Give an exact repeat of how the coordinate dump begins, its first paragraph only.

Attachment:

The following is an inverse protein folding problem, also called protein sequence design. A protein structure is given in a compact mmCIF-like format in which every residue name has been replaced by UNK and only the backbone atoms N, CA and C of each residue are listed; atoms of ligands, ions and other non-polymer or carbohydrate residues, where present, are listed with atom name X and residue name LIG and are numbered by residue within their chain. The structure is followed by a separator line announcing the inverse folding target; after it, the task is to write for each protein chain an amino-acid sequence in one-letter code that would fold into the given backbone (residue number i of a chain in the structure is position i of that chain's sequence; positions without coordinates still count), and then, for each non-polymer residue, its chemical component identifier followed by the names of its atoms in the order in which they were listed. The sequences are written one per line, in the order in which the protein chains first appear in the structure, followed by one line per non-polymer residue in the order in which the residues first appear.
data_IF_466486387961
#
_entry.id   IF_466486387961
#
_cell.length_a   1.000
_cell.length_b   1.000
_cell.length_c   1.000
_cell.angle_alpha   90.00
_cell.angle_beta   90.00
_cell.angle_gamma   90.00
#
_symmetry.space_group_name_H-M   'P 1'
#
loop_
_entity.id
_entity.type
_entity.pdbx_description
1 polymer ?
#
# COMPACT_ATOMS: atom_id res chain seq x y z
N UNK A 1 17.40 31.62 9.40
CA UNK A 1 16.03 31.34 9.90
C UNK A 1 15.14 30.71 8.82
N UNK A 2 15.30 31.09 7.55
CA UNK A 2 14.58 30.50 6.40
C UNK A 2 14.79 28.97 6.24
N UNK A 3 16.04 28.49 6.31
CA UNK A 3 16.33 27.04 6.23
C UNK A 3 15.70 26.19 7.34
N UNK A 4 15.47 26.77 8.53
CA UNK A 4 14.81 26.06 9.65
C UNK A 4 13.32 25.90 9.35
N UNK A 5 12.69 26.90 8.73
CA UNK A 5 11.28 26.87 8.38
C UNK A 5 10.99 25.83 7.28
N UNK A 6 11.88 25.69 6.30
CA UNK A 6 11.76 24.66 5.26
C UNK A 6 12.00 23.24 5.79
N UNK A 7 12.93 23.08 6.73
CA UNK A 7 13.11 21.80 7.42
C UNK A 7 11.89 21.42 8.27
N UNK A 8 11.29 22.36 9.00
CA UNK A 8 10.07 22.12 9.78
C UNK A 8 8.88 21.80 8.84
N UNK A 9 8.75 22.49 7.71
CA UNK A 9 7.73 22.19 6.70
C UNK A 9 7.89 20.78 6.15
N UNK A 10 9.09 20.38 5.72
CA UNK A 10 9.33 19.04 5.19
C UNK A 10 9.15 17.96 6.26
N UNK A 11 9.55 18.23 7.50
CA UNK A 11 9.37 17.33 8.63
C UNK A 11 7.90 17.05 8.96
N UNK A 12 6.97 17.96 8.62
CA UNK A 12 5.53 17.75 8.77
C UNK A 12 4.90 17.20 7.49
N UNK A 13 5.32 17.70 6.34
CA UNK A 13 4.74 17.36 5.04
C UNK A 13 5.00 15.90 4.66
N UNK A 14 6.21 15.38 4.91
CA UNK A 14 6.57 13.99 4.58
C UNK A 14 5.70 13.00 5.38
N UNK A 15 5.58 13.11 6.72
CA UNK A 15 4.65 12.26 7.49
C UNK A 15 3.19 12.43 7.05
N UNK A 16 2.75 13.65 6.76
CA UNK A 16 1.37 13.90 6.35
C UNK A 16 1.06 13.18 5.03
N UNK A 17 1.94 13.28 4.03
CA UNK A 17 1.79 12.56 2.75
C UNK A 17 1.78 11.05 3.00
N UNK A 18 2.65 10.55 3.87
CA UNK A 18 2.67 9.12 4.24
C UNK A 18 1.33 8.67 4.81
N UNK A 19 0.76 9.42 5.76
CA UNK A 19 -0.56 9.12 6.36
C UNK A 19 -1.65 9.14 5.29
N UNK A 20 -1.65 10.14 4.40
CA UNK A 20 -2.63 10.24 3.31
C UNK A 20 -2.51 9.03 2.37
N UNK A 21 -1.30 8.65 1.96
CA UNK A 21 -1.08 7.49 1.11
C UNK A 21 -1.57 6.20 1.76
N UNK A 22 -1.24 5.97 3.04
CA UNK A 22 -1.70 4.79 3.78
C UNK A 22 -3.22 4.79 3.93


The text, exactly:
The following is an inverse protein folding problem, also called protein sequence design. A protein structure is given in a compact mmCIF-like format in which every residue name has been replaced by UNK and only the backbone atoms N, CA and C of each residue are listed; atoms of ligands, ions and other non-polymer or carbohydrate residues, where present, are listed with atom name X and residue name LIG and are numbered by residue within their chain. The structure is followed by a separator line announcing the inverse folding target; after it, the task is to write for each protein chain an amino-acid sequence in one-letter code that would fold into the given backbone (residue number i of a chain in the structure is position i of that chain's sequence; positions without coordinates still count), and then, for each non-polymer residue, its chemical component identifier followed by the names of its atoms in the order in which they were listed. The sequences are written one per line, in the order in which the protein chains first appear in the structure, followed by one line per non-polymer residue in the order in which the residues first appear.